The second part makes recommendations for the future development of the product. The student will use the client feedback and the evaluation of the specific performance criteria to recommend possible future developments to the product. These recommendations should succinctly explain how possible future developments of the product will be of benefit to the client and/or other stakeholders. Methods such as a written record of the interview (either a summary or transcript) with the client’s signature, a sound file, a video, or an exchange of emails that may be supported by a questionnaire.

G: Required elements

Technical requirements for submission of the product
The product is turned over to the client with the necessary documentation and training to use and maintain the product.

Specifics for Criterion A: Initial Investigation (2 documents)

In this section, you will be consulting with your client to determine what their technological needs are and try to get some ideas for potential solutions. In many ways criterion A is the write-up of a lot of the planning material you have done so far: you already "know" who your client is, what their present situation is, and what problem they want solving. The goal now is to record this information and write it up. You must record your client interview and transcribe it. Recording the interview in video or audio format has the advantage of making the client's answers readily available to you later on for reference purposes, and the video of a real person helps assure the moderator (and me!) that your client is genuine. Recorded interview will be submitted to IB.

Please view these EXEMPLARS for ideas on the format 

Initial investigation and initial consultation with client
Criterion A has two parts (two different documents):

Initial Investigation: This document should contain your write-up of the current situation. The recommended word limit for this section is 200-250 words. If we looking at the marking scheme you will see you need to:

Writing Good Questions
For your initial consultation with your client you need to generate a series of questions about their current situation and the current problem. You need to choose the right time of question - open versus closed - and check carefully to make sure the client will understand them and give you the type of answer you desire.

Remember that a busy person may try to answer your questions as quickly and briefly as possible, so if you simply ask the closed question "Do you have any problems with your current system?" the answer you receive may well be a very unhelpful "Yes". Instead, a more open question such as "Could you please explain some of the problems you encounter with your current system?" may generate more useful and detailed answers. Below are some bad examples of questions I have seen in the last few years, with suggestions about how to improve.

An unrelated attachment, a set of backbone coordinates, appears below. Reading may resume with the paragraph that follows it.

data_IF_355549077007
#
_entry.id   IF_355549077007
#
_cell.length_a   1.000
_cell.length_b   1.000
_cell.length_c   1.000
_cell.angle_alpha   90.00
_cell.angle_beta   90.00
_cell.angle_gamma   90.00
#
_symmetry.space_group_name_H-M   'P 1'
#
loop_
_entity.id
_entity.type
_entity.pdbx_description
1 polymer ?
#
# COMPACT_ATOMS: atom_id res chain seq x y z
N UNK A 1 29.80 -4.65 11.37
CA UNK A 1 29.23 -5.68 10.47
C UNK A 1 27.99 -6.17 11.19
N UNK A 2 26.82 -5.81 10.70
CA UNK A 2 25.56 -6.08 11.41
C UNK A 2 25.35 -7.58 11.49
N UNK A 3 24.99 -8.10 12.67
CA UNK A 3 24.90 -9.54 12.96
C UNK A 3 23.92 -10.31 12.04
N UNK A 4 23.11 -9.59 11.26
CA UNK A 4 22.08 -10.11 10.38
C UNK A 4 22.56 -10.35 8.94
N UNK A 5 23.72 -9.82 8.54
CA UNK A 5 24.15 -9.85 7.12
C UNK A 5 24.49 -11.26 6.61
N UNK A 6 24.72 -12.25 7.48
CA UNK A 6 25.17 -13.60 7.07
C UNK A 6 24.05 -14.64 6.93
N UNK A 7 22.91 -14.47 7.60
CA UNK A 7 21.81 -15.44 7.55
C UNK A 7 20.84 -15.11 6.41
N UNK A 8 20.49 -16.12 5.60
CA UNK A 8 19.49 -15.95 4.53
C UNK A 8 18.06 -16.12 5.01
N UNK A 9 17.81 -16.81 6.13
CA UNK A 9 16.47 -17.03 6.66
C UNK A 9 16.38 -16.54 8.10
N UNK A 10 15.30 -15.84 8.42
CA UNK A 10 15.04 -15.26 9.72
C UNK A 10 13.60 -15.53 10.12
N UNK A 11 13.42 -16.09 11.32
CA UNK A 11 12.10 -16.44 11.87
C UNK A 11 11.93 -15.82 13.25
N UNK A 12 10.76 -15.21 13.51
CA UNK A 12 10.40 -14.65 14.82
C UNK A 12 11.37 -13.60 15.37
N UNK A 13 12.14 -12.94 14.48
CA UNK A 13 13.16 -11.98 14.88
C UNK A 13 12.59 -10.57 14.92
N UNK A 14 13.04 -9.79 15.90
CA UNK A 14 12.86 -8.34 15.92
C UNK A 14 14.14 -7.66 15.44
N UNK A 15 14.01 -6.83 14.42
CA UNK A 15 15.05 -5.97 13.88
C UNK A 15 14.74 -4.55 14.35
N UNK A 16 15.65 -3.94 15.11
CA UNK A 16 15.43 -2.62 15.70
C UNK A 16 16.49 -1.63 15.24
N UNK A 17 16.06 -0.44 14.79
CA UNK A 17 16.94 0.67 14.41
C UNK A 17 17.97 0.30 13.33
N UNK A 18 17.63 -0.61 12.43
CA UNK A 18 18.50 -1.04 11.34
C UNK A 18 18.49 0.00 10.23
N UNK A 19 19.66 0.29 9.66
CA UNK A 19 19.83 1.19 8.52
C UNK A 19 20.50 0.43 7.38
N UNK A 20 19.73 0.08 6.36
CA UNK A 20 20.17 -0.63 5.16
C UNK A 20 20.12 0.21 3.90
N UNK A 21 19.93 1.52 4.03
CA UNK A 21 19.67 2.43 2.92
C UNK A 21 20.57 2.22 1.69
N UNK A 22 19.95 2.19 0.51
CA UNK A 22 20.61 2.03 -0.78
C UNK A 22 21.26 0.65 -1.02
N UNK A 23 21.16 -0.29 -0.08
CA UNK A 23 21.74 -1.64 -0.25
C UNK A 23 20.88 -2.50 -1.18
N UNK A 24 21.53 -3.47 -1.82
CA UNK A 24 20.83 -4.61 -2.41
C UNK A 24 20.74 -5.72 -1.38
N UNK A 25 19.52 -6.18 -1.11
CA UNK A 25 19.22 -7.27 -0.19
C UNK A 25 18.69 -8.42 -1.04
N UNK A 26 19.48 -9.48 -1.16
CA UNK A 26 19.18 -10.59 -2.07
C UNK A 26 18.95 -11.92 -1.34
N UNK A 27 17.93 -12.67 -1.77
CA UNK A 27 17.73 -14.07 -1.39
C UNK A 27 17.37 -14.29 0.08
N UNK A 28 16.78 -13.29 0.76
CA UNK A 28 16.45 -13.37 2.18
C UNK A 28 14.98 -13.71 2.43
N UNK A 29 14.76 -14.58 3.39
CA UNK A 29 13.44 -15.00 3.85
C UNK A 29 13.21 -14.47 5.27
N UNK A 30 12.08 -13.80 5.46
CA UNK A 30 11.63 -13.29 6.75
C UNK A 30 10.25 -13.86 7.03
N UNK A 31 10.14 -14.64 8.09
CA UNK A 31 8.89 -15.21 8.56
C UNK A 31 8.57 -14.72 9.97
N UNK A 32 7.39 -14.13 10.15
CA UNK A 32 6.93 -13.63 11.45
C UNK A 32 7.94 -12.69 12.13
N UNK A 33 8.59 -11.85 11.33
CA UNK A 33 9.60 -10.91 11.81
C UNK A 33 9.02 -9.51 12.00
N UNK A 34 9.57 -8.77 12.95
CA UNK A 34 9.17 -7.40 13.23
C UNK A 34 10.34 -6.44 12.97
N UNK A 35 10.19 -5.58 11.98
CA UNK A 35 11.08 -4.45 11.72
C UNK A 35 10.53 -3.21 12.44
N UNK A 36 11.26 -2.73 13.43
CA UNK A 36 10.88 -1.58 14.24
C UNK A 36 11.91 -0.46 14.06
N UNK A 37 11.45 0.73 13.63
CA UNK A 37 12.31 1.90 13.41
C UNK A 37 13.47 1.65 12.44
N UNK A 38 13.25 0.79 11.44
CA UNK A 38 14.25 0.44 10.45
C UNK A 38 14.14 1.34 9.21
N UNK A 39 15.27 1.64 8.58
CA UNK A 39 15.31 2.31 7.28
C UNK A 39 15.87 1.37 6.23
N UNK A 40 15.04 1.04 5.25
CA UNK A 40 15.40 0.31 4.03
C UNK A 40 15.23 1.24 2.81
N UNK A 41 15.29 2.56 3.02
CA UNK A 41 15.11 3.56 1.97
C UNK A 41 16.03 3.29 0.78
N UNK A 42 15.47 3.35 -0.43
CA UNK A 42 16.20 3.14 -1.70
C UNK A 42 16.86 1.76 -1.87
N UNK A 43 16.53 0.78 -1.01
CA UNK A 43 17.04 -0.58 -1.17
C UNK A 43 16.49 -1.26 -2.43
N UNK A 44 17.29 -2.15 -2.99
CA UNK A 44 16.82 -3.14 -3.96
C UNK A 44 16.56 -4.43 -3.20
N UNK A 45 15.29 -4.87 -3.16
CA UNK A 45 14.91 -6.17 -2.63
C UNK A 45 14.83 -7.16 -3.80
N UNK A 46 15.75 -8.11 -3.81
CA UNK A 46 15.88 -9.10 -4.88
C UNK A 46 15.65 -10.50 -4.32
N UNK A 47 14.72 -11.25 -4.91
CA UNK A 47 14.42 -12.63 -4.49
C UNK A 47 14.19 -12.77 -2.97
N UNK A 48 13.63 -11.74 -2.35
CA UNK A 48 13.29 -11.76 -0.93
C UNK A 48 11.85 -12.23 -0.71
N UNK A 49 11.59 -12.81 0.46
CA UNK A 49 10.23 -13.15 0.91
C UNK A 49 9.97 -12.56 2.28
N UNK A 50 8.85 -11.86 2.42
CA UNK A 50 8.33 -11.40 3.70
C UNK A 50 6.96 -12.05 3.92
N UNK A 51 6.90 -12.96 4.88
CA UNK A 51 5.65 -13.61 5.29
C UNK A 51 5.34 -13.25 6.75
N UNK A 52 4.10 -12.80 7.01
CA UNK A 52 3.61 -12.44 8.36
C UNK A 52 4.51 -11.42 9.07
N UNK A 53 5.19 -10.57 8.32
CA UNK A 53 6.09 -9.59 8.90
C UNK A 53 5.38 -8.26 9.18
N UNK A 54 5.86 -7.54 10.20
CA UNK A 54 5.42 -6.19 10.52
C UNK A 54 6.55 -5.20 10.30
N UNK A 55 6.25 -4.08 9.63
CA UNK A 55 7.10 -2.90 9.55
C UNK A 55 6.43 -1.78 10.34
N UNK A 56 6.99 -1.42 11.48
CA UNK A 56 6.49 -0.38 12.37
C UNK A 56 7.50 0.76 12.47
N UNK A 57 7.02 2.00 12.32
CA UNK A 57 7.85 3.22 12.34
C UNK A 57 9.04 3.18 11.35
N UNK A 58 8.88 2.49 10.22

Bad Examples
Do you have any problems with your current system?
This is a closed question will could generate a very unhelpful 'yes' or 'no' answer.
Is your current system good?
This is also a closed question. 'Good' is also rather vague and may mean different things to different people.
What do you want your new web site to include?
At this stage you should not be mentioning specific solutions to your client - it suggests that you are not paying attention to their needs.

Criterion A is marked out of 3 and there is really no reason for any student to get less than full marks. Remember, if you are unable to clearly and accurately explain the client's problem at this stage, it is likely that you will be unable to design and create an appropriate solution, because you will not know which problem you are trying to solve. Equally, by getting a good idea of the problem from the interview, you can design and create a good, appropriate solution that will satisfy all of the ITGS project criteria.


Criterion A WARNINGS from IB:

Most candidates could identify the client and problem and were able to describe some inadequacies. The major problem is that too little effort is spent on developing well formulated questions for the consultation that provides sufficient information about the problem, solutions or approaches that have been tried and why they have not been fully successful and what the IT solution should achieve.

However, a lesser number of candidates were able to successfully interpret the command term ‘explain’ to reach full marks. Most candidates provide a transcript of the consultation and a few provided audio and video evidence.

Evidence must be cited from the consultation. It does not need to be a direct quote, but the information from the consultation must be accurately represented in Criterion A. This was not always the case.

Major problems in Criterion A included:

General Questions about A

1.Question - Can another student or young child be a client? 

Answer : The course of action to take when a client is under the age of 18 is to have an adult (at least 18 years old) who is involved in the development of the product as a co-client. The two persons together will be considered "the client" and both must be consulted throughout the development from Criterion A through Criterion F. 

2. Question - What documentation should the student provide to show consultation with the client? 

Answer :Consultation with the client can take many forms ie "A written record of an interview either as a summary or transcript, a sound file, a video or an exchange of emails that may be supported by a questionnaire, providing evidence of the initial consultation with client." [Guide p62]. There is no word count associated with this. 

In the case of exchange of emails, include a descriptive title/explanation then copy (perhaps a screenshot) each email in chronological order, making sure that all parts are included (date etc). The moderator would need to actually cite these emails in their original format. If there is a questionnaire, then this should also be included.